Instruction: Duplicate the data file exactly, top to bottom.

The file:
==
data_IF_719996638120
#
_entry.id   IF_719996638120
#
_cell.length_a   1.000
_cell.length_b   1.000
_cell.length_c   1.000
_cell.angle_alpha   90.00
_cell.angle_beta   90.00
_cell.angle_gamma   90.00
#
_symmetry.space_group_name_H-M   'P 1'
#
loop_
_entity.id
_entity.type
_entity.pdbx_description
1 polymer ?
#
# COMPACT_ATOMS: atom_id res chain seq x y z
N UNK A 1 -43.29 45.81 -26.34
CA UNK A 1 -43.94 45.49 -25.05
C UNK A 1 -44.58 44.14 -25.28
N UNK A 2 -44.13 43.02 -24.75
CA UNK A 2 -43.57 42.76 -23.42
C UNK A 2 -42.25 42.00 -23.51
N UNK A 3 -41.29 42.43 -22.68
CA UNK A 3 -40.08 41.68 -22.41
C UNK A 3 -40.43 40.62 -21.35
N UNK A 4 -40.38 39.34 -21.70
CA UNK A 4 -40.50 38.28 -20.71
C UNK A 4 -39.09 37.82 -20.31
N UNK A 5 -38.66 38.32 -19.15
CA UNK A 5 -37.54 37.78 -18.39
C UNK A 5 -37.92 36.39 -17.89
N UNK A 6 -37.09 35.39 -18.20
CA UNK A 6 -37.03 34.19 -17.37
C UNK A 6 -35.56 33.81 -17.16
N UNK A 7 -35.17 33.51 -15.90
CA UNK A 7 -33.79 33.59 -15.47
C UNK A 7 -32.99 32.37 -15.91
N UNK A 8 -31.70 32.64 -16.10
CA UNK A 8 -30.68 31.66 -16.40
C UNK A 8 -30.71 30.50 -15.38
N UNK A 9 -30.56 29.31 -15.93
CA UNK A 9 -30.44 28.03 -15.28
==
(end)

data_IF_719996638120
#
_entry.id   IF_719996638120
#
_cell.length_a   1.000
_cell.length_b   1.000
_cell.length_c   1.000
_cell.angle_alpha   90.00
_cell.angle_beta   90.00
_cell.angle_gamma   90.00
#
_symmetry.space_group_name_H-M   'P 1'
#
loop_
_entity.id
_entity.type
_entity.pdbx_description
1 polymer ?
#
# COMPACT_ATOMS: atom_id res chain seq x y z
N UNK A 1 -43.29 45.81 -26.34
CA UNK A 1 -43.94 45.49 -25.05
C UNK A 1 -44.58 44.14 -25.28
N UNK A 2 -44.13 43.02 -24.75
CA UNK A 2 -43.57 42.76 -23.42
C UNK A 2 -42.25 42.00 -23.51
N UNK A 3 -41.29 42.43 -22.68
CA UNK A 3 -40.08 41.68 -22.41
C UNK A 3 -40.43 40.62 -21.35
N UNK A 4 -40.38 39.34 -21.70
CA UNK A 4 -40.50 38.28 -20.71
C UNK A 4 -39.09 37.82 -20.31
N UNK A 5 -38.66 38.32 -19.15
CA UNK A 5 -37.54 37.78 -18.39
C UNK A 5 -37.92 36.39 -17.89
N UNK A 6 -37.09 35.39 -18.20
CA UNK A 6 -37.03 34.19 -17.37
C UNK A 6 -35.56 33.81 -17.16
N UNK A 7 -35.17 33.51 -15.90
CA UNK A 7 -33.79 33.59 -15.47
C UNK A 7 -32.99 32.37 -15.91
N UNK A 8 -31.70 32.64 -16.10
CA UNK A 8 -30.68 31.66 -16.40
C UNK A 8 -30.71 30.50 -15.38
N UNK A 9 -30.56 29.31 -15.93
CA UNK A 9 -30.44 28.03 -15.28